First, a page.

My parents were never big on celebrating birthdays with parties. I can’t really explain it, and to be perfectly honest, it never occurred to me to ask them why. In later years I assumed it was an attitude that resulted from the war, but neither one of them grew up with the tradition of big birthday parties. Consequently, this is how I raised my daughter as well, giving her a choice of party or trip. Since my birthday is in July, it always landed during summer holidays, when everyone I would have invited was gone fur summer anyway, or we were travelling. Years later, while attached to the school calendar of my daughter, my birthday landed once again during home-leave in Germany, so again it was a day always associated with travelling.

I honestly have no recollection of any big milestone birthday celebrations of mine. When I turned 18, while most of my friends had grand cotillion / debuts, I grabbed my High School pals and dragged them to Pizza Hut, and we were all in shorts and t-shirts. It was only during college days when the school year was from June to May that had a chance to celebrate my day with friends. We still ended up with pizza and root beer, but at least I wasn’t travelling. My 30th and 40th were also uneventful, in the sense that I did not feel compelled to live it up with several dozen other people.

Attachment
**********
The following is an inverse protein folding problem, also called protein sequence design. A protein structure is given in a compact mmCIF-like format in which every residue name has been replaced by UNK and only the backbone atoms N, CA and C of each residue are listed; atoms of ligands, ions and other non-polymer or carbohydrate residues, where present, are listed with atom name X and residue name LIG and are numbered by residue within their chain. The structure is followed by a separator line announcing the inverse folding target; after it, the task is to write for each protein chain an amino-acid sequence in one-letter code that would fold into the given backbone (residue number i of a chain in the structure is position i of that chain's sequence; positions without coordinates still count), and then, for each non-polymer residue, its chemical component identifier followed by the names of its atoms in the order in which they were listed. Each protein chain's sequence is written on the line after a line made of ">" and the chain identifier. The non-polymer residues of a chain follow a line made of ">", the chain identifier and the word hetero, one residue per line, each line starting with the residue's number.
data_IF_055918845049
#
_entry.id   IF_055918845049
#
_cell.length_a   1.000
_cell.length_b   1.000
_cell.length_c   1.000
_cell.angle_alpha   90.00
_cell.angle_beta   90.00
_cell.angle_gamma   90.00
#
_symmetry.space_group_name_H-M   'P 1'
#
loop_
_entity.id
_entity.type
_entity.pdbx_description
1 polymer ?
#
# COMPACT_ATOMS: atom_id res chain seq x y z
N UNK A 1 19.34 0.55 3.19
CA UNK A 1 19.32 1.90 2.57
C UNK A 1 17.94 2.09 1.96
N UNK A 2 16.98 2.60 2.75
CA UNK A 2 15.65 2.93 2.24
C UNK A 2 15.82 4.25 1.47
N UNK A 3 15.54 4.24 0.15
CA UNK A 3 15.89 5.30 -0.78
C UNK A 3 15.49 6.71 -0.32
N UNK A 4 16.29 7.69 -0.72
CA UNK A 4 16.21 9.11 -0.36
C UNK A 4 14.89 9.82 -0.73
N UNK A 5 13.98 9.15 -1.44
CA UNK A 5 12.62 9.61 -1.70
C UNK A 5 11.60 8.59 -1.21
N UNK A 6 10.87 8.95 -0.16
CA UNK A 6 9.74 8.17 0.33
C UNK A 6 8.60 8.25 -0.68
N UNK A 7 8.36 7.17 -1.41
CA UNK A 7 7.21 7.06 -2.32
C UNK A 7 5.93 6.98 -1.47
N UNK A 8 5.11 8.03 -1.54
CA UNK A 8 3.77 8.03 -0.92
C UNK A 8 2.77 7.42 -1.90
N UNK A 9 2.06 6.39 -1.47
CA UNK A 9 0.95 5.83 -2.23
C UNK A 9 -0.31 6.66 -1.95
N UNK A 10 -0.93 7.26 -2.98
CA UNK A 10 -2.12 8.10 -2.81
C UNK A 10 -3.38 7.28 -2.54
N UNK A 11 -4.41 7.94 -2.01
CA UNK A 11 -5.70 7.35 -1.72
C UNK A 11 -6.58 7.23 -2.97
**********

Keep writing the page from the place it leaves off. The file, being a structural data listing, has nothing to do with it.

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©MTHerzog

Even last year when I turned 50, instead of a huge party, it was a quiet celebration at home with two special people, one of whom was so sick that I cancelled the reservation at the restaurant. The months that followed gave me no real reason to celebrate either, and before I knew it, another birthday rolled in. This was, however, the loneliest and most heartbreaking birthday morning I spent. For the very first time in 51 years there was nobody around to prepare breakfast, or even have breakfast with me.  There were no flowers, and I lit my own candles as I wiped the tears away.

And I missed my midnight text message from my mother. From the moment she learned how to send text messages with her beloved Nokia phone, Mommy would always greet me one minute after midnight. I asked her about this once and she said it was because she laid in labour around midnight, thinking I would be a July 10 baby. Well, I dragged things on a little longer and was born shortly after midnight on the 11th instead.

Birthdays are a time of reckoning. Many write their New Year’s Resolutions on December 31, but I do mine on my birthday – promises I make to myself and goals I want to achieve in the next 12 months. More importantly, it is a time to be grateful. Considering my state of mind seven months ago, I am grateful for having survived it all and lived to tell the tale. Friends and loved ones have stood by me through the tears and the storms. Life never turns out the way I wish it would, but I have learned to make the best of what comes my way, and embrace the rawness of emotions.